Language teacher and researcher Miguel Angel Muñoz explains the latest research on how being bilingual affects your brain, ahead of a British Council seminar in Cardiff on whether learning a foreign language makes you smarter. You can watch the live-streamed seminar on Tuesday, 3 June.
More than half the world's population uses two or more languages every day
It is hard to estimate the exact number of bilingual people in the world, as there is a lack of reliable statistics. But in 2012, a Eurobarometer survey established that 'just over half of Europeans (54%)' are bilingual, and other studies hypothesise that more than half of the world’s population is bilingual.
So what about you? Are you bilingual? Or rather - how bilingual are you?
Being bilingual isn't black-and-white
To answer that question, first we need to establish what being bilingual means. Contrary to what one might expect, a recent study shows that bilingualism is not a categorical variable (i.e., 'you are either bilingual or not'), but a multidimensional construct composed of two linked parts. The first of these is language proficiency, and the second is language use.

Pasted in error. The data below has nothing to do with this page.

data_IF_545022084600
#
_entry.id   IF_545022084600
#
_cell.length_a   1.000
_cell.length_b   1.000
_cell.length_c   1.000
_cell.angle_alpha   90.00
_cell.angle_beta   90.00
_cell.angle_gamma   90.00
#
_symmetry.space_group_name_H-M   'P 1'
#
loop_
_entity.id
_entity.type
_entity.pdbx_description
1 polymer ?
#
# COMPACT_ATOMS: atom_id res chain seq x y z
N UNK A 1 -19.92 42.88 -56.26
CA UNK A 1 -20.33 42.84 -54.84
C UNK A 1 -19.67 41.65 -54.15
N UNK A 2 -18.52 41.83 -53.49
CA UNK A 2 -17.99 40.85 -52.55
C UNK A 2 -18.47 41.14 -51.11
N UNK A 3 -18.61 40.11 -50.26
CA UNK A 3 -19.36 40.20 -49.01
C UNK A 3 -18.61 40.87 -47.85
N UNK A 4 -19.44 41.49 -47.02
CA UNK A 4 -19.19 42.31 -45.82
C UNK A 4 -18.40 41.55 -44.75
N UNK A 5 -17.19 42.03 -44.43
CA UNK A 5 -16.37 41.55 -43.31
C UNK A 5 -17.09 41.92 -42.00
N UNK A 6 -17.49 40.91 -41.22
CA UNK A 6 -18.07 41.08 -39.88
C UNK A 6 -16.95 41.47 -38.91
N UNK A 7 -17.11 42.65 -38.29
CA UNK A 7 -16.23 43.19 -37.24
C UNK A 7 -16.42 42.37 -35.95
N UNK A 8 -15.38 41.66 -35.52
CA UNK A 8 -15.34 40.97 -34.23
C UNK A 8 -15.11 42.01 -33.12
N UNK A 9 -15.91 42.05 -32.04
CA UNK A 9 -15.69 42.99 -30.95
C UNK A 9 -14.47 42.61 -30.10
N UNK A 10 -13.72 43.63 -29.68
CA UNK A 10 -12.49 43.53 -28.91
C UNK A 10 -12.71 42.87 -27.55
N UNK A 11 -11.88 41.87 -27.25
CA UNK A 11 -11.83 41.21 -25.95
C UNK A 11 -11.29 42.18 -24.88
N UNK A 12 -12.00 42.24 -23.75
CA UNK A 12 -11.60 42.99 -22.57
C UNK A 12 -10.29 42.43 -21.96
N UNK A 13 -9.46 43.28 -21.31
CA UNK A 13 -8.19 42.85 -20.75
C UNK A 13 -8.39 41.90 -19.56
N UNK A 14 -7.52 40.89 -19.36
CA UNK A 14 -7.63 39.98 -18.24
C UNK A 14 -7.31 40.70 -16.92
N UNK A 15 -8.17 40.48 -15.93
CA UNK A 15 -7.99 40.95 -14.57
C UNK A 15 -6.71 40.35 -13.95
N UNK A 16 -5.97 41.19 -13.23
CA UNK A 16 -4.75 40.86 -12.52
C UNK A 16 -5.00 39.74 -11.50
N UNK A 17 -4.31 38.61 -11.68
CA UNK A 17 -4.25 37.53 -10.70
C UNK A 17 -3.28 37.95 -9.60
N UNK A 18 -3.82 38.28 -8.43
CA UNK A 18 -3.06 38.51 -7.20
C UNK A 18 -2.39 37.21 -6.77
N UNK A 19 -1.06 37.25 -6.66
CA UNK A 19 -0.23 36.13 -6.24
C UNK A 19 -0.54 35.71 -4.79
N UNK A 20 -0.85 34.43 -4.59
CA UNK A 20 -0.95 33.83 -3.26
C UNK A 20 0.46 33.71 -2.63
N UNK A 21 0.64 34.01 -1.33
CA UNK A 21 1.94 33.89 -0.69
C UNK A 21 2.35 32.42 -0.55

I, for example, am -- or used to be -- proficient in German, but I have not used my German regularly for a very long time. Point number one: the more proficient you are in a second language, and the more you use it in your daily life, the more bilingual you will be.
Now that you know the extent to which you are bilingual, the next question is what the advantages and disadvantages of being bilingual are. In this post, I will talk about the cognitive benefits and costs that have been identified by scientific research. It turns out that being bilingual has some costs, but many benefits.
What are the costs of being bilingual?
When I speak in English, my Spanish is also activated. Both languages are active in the brain of a bilingual person when he or she speaks, and this incurs a processing cost, as the brain needs to do two things at once. According to one study, this can mean that 'the verbal skills of bilinguals in each language are generally weaker than those for monolingual speakers of each language'.